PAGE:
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Memory lane built with these test drives

Here's a list that's sure to rev your opinions.

The poor folks who make up the auto team at USA Today didn't hide just how difficult it was to agree on the "25 Cars and Trucks With Impact" over the past 25 years top25.usatoday.com. After they "wrangled mightily, " they say a "rough consensus emerged." Uh-huh. Until America weighs in.

By Scott Long, Drive Editor
Published July 2, 2007


Here's a list that's sure to rev your opinions.

The poor folks who make up the auto team at USA Today didn't hide just how difficult it was to agree on the "25 Cars and Trucks With Impact" over the past 25 years top25.usatoday.com. After they "wrangled mightily, " they say a "rough consensus emerged." Uh-huh. Until America weighs in.

The history buff in me thinks the list fuels a fascinating ride through a quarter-century of automotive spurts and stutters:

SIMPLY THE BEST: How can you quibble with No. 1 - the '92 Toyota Camry? The sedan that became the best-selling car in America in 2002 quashed the Ford Taurus (No. 6) and had the towing capacity to pull Toyota past General Motors in auto sales this year.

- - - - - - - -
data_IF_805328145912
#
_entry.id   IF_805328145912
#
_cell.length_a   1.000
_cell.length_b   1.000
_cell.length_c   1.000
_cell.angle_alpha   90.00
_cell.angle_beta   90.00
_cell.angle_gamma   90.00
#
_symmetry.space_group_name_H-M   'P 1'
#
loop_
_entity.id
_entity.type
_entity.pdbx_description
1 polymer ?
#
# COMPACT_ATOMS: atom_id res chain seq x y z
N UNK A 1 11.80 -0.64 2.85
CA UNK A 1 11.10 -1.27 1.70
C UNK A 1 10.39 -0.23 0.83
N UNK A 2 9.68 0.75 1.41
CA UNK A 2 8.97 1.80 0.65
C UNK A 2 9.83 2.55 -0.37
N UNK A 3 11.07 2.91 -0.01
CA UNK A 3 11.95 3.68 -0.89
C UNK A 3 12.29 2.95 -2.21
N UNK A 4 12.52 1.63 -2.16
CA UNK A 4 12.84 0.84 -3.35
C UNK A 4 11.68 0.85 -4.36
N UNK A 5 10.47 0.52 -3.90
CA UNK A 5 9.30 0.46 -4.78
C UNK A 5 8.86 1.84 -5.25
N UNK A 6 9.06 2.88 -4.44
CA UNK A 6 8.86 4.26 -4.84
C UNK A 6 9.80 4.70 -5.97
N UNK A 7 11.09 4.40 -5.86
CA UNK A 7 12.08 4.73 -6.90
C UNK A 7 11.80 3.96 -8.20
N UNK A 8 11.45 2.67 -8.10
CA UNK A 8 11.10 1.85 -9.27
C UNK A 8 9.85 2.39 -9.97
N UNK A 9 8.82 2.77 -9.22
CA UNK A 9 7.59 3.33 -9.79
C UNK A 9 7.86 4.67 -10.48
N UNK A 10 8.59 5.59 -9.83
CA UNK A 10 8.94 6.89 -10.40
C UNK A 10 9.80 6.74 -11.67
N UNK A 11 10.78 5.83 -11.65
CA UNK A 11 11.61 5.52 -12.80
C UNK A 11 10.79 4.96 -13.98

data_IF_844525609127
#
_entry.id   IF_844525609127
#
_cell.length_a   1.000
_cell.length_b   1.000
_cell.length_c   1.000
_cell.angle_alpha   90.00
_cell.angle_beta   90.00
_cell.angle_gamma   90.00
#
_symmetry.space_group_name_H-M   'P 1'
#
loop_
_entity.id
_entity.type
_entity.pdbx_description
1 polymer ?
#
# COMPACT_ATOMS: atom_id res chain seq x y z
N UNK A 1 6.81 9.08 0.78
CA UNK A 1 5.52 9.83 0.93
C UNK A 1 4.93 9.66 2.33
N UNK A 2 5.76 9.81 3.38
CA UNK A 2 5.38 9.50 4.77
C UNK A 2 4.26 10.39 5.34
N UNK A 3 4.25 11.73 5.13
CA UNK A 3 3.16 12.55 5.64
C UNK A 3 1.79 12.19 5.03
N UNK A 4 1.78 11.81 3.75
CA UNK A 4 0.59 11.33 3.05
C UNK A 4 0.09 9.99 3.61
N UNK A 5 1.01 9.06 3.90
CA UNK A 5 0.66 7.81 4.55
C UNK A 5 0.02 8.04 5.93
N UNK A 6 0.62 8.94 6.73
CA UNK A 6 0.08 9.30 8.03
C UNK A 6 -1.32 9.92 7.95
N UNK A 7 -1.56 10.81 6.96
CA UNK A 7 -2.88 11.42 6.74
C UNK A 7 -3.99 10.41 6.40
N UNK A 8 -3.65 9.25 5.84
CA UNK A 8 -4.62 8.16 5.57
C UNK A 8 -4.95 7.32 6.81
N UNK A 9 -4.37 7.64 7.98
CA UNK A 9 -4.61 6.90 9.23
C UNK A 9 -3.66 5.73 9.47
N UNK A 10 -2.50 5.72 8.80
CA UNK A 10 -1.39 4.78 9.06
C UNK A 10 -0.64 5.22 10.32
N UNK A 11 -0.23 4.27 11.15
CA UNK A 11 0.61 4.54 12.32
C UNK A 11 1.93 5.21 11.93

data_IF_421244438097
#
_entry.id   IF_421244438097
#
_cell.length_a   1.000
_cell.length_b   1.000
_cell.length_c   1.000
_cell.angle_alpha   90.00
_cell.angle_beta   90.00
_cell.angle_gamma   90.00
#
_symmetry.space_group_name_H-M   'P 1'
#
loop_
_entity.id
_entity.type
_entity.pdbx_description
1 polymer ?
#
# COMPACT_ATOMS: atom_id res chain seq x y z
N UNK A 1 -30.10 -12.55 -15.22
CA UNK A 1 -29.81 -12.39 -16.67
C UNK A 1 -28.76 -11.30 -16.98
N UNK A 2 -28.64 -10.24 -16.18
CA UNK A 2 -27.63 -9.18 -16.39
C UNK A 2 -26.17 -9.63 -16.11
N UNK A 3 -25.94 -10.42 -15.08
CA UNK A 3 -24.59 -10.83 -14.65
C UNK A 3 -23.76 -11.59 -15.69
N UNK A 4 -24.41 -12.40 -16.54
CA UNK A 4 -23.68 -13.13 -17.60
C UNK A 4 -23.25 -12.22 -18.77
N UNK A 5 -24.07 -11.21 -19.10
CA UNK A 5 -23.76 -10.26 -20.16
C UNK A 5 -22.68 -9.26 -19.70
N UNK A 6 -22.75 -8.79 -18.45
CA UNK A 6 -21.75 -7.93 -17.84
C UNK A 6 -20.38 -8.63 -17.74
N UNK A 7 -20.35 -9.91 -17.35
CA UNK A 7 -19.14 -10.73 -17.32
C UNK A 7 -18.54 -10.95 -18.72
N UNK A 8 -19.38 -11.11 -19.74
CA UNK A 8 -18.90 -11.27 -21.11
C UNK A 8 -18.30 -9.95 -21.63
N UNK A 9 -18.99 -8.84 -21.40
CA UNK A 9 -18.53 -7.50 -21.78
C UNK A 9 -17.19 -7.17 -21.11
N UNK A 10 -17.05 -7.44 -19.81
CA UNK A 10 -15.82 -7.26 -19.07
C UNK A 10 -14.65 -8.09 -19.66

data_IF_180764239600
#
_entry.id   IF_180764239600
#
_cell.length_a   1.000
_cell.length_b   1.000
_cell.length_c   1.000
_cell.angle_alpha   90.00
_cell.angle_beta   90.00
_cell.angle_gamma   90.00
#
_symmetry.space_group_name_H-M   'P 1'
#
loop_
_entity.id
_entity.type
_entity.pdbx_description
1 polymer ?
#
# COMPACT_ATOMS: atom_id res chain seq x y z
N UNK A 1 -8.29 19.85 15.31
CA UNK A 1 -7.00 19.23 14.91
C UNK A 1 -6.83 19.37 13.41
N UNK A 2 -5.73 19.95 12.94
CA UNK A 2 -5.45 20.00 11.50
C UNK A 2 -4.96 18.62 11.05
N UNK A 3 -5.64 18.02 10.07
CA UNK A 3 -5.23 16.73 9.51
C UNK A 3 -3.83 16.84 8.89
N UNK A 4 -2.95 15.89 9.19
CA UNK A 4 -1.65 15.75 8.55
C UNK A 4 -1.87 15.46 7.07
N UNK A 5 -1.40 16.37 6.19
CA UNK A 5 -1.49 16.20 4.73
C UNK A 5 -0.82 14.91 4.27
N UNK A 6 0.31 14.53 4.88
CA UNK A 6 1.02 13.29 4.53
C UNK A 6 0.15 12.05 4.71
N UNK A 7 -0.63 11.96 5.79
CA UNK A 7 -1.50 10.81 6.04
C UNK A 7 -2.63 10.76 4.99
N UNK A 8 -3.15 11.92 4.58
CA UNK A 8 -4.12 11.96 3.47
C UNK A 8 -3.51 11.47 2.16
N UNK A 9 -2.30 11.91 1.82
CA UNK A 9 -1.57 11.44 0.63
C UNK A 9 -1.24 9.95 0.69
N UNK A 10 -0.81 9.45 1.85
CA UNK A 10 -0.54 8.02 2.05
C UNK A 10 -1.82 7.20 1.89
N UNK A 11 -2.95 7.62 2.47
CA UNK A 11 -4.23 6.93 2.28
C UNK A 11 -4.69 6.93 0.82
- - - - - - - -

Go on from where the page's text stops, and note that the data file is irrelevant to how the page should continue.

LONG LINES OF LUXURY: Japan Inc.'s impact was felt far beyond pedestrian daily drivers. The '90 Lexus LS 400 (No. 7) and '86 Acura Legend (No. 9) melted Europe's monopoly on status-symbol luxury, which was complicated by the '02 BMW 7 Series (No. 25) and fell under assault from the '03 Cadillac CTS (No. 20).

HOME DEPOT HAULERS: It all started with '84 Chrysler minivans (No. 4). But Americans like their wheels to have function and form, so the minivan gave way to the saucier sport utility vehicle ('91 Ford Explorer, No. 2; '03 Hummer H2, No. 14; '98 Lincoln Navigator, No. 16; and '86 Suzuki Samurai, No. 21), which gave way to the compromise "crossover" ('96 Toyota RAV4, No. 10.).

SAVE THE EARTH: The '01 Toyota Prius (No. 3) has Hollywood hybrid cachet, but the electric-powered GM Impact (No. 22) didn't get a Hollywood ending.

FUN TO DRIVE, FUN TO BUY: The '90 Mazda Miata let us put our hair down, and the '91 Saturn SL (No. 12) let us put calculators down with no-haggle pricing.

What the heck is that? I still wonder how many takes Mark Burnett needed to shoot that poor Survivor contestant, whose first response to his DOA '01 Pontiac Aztek (No. 19) prize had to be "This is what I won? Seriously?" But the '05 Scion xB (No. 24) garnered a cliquey allure.

You can afford it: You might have to go eastern Europe to find anyone who was ever comfortable in an '86 Yugo (No. 17), but at $3, 990, it could fit comfortably on a credit card. But the '86 Hyundai Excel (No. 5) launched the South Korean automaker with this $4, 995 entry model.

GO RETRO: Baby boomers love to relive their youth. Carmakers were happy to oblige with the '02 Mini Cooper (No. 15), '01 Chrysler PT Cruiser (No. 18), '98 Volkswagen New Beetle (No. 23) and a revitalized '94 Ford Mustang (No. 11). But fads fade. Even when you revive them.

Scott Long can be reached at long@sptimes.com or (727) 893-8556.